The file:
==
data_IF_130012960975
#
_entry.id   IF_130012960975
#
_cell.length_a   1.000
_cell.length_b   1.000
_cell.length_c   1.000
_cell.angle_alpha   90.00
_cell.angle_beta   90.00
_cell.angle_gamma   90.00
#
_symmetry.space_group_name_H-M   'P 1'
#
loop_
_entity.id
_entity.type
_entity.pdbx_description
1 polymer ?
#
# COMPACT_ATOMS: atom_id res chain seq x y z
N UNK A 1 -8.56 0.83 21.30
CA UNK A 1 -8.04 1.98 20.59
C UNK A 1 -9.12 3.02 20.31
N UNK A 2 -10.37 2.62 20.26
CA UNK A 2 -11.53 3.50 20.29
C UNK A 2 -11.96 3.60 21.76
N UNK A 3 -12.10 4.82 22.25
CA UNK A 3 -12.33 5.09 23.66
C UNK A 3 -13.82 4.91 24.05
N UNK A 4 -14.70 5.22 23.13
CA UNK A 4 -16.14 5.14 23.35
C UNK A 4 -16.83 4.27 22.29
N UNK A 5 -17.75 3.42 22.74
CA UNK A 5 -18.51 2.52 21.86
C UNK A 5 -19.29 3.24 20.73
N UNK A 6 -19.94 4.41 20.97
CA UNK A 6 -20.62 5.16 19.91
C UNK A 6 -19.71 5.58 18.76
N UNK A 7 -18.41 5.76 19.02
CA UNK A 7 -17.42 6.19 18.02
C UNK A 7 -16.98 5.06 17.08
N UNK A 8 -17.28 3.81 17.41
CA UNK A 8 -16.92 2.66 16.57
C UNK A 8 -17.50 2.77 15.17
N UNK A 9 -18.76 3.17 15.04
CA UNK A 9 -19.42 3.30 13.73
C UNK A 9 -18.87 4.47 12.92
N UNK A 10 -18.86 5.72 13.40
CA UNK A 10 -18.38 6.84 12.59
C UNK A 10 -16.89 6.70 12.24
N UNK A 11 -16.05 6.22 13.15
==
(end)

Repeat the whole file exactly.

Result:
data_IF_130012960975
#
_entry.id   IF_130012960975
#
_cell.length_a   1.000
_cell.length_b   1.000
_cell.length_c   1.000
_cell.angle_alpha   90.00
_cell.angle_beta   90.00
_cell.angle_gamma   90.00
#
_symmetry.space_group_name_H-M   'P 1'
#
loop_
_entity.id
_entity.type
_entity.pdbx_description
1 polymer ?
#
# COMPACT_ATOMS: atom_id res chain seq x y z
N UNK A 1 -8.56 0.83 21.30
CA UNK A 1 -8.04 1.98 20.59
C UNK A 1 -9.12 3.02 20.31
N UNK A 2 -10.37 2.62 20.26
CA UNK A 2 -11.53 3.50 20.29
C UNK A 2 -11.96 3.60 21.76
N UNK A 3 -12.10 4.82 22.25
CA UNK A 3 -12.33 5.09 23.66
C UNK A 3 -13.82 4.91 24.05
N UNK A 4 -14.70 5.22 23.13
CA UNK A 4 -16.14 5.14 23.35
C UNK A 4 -16.83 4.27 22.29
N UNK A 5 -17.75 3.42 22.74
CA UNK A 5 -18.51 2.52 21.86
C UNK A 5 -19.29 3.24 20.73
N UNK A 6 -19.94 4.41 20.97
CA UNK A 6 -20.62 5.16 19.91
C UNK A 6 -19.71 5.58 18.76
N UNK A 7 -18.41 5.76 19.02
CA UNK A 7 -17.42 6.19 18.02
C UNK A 7 -16.98 5.06 17.08
N UNK A 8 -17.28 3.81 17.41
CA UNK A 8 -16.92 2.66 16.57
C UNK A 8 -17.50 2.77 15.17
N UNK A 9 -18.76 3.17 15.04
CA UNK A 9 -19.42 3.30 13.73
C UNK A 9 -18.87 4.47 12.92
N UNK A 10 -18.86 5.72 13.40
CA UNK A 10 -18.38 6.84 12.59
C UNK A 10 -16.89 6.70 12.24
N UNK A 11 -16.05 6.22 13.15